Of all the letters by Lee that have been collected by archivists and historians over the years, one of the most famous was written to his wife in 1856. “In this enlightened age, there are few I believe, but what will acknowledge, that slavery as an institution, is a moral & political evil in any Country,” he wrote.

But he added that slavery was “a greater evil to the white man than to the black race” in the United States, and that the “painful discipline they are undergoing, is necessary for their instruction.”

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The Robert E. Lee statue in Charlottesville, Va., was at the center of a violent rally this past weekend. Credit Bryan McKenzie/The Daily Progress, via Associated Press

The 1857 article in The Times noted that slaves’ own voices were missing from the story of Mr. Custis’s dying wishes. It said that when he told his slaves they would be freed, “no white man was in the room, and the testimony of negroes will not be taken in Court.”

But years later, in 1866, one former slave at Arlington House, Wesley Norris, gave his testimony to the National Anti-Slavery Standard. Mr. Norris said that he and others at Arlington were indeed told by Mr. Custis they would be freed upon his death, but that Lee had told them to stay for five more years.

So Mr. Norris said he, a sister and a cousin tried to escape in 1859, but were caught. “We were tied firmly to posts by a Mr. Gwin, our overseer, who was ordered by Gen. Lee to strip us to the waist and give us fifty lashes each, excepting my sister, who received but twenty,” he said.

And when the overseer declined to wield the lash, a constable stepped up, Mr. Norris said. He added that Lee had told the constable to “lay it on well.”

Dr. Foner said that after the war, Lee did not support rights for black citizens, such as the right to vote, and was largely silent about violence perpetrated by white supremacists during Reconstruction.

The general did, however, object to the idea of raising Confederate monuments, writing in 1869 that it would be wiser “not to keep open the sores of war but to follow the examples of those nations who endeavored to obliterate the marks of civil strife.”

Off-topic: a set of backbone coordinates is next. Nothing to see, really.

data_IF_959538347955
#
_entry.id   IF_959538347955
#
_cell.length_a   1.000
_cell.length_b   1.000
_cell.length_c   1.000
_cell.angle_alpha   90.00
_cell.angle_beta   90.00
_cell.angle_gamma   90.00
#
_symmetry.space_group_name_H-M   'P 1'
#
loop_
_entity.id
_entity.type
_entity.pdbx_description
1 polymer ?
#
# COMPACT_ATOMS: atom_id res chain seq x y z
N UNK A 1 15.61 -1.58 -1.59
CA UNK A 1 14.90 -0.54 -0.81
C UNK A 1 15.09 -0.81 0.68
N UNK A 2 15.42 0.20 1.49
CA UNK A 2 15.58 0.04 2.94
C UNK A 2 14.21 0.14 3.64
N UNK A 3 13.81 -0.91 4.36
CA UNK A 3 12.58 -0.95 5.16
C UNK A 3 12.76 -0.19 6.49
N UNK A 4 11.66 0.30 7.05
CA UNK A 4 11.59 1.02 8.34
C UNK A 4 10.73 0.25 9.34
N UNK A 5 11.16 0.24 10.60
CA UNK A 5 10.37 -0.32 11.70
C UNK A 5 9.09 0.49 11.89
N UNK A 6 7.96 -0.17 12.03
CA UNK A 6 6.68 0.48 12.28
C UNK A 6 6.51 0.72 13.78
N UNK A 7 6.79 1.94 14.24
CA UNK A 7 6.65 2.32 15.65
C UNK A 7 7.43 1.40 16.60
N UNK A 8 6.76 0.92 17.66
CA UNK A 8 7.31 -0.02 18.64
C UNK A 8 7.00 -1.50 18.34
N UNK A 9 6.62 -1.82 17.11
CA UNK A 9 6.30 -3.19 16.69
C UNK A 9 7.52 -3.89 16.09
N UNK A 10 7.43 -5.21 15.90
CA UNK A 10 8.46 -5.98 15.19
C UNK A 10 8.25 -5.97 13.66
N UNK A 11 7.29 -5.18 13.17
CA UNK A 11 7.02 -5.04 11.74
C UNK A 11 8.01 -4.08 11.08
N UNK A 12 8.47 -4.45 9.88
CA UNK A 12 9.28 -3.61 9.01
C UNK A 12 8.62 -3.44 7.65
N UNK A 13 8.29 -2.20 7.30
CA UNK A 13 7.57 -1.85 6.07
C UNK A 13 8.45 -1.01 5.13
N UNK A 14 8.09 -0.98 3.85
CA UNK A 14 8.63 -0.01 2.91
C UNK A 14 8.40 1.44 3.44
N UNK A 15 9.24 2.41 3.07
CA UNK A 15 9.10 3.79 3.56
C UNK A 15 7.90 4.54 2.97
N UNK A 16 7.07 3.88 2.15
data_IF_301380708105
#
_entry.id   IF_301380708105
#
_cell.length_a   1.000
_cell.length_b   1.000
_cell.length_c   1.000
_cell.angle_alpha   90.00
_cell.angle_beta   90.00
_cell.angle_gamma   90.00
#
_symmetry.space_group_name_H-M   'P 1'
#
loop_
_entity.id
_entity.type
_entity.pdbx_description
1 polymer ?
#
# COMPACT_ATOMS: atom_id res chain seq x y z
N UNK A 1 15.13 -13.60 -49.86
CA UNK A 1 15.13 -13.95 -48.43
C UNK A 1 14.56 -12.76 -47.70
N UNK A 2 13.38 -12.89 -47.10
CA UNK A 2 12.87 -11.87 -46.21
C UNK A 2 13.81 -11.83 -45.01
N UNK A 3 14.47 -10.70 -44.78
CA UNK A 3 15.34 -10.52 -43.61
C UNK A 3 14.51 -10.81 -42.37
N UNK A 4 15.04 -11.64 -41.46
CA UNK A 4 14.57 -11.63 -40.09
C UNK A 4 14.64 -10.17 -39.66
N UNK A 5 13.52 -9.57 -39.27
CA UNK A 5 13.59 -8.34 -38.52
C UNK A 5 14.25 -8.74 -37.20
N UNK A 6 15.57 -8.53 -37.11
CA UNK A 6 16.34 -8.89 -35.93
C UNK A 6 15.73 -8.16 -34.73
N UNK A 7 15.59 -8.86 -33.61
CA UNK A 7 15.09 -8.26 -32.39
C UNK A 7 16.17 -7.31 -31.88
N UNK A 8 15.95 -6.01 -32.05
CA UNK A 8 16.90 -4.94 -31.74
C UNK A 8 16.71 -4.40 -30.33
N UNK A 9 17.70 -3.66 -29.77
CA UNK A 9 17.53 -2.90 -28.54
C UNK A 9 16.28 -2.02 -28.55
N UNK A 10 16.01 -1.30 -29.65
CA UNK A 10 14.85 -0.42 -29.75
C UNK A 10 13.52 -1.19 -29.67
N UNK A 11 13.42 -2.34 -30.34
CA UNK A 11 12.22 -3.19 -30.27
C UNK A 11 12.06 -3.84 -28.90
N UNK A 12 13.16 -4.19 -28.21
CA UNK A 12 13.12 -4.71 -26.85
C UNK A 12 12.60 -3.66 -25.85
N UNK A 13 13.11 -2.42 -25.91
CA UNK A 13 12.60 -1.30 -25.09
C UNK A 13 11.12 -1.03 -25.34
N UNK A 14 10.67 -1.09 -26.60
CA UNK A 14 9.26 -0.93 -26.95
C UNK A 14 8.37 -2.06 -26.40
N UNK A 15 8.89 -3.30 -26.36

Posted :  AUG. 18, 2017

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Review of Beneath Copper Falls

 

 

Beneath Copper Falls

 

In Colleen Coble’s Beneath Copper Falls, dispatcher Dana Newell escapes to Rock Harbor to break out of an abusive relationship and make a new life. When a desperate friend also finds herself under threat and calls 911 for help, Dana’s memories come flooding back. Will the police arrive in time? Or will Dana’s friend be another victim? And will Dana be next?

 

Beneath Copper Falls is the perfect combination of romance and suspense. The setting in the upper peninsula of Michigan provides a beautiful backdrop for intriguing mystery and budding relationship. The culinary touches throughout the storyline add to its warmth. Without the peachiness of so many Christian novels, the spiritual message is clear and effective. Apart from some unrealistic tendencies in the romantic relationships, this is an enjoyable read.

 

Beneath Copper Falls is Coble’s sixth offering in the Rock Harbor Series, and it’s easy to see why she remains popular in the Christian Market.

 

 

I was given a free copy from the publisher in exchange for my honest review.

 

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Review of Forensic Faith

Forensic Faith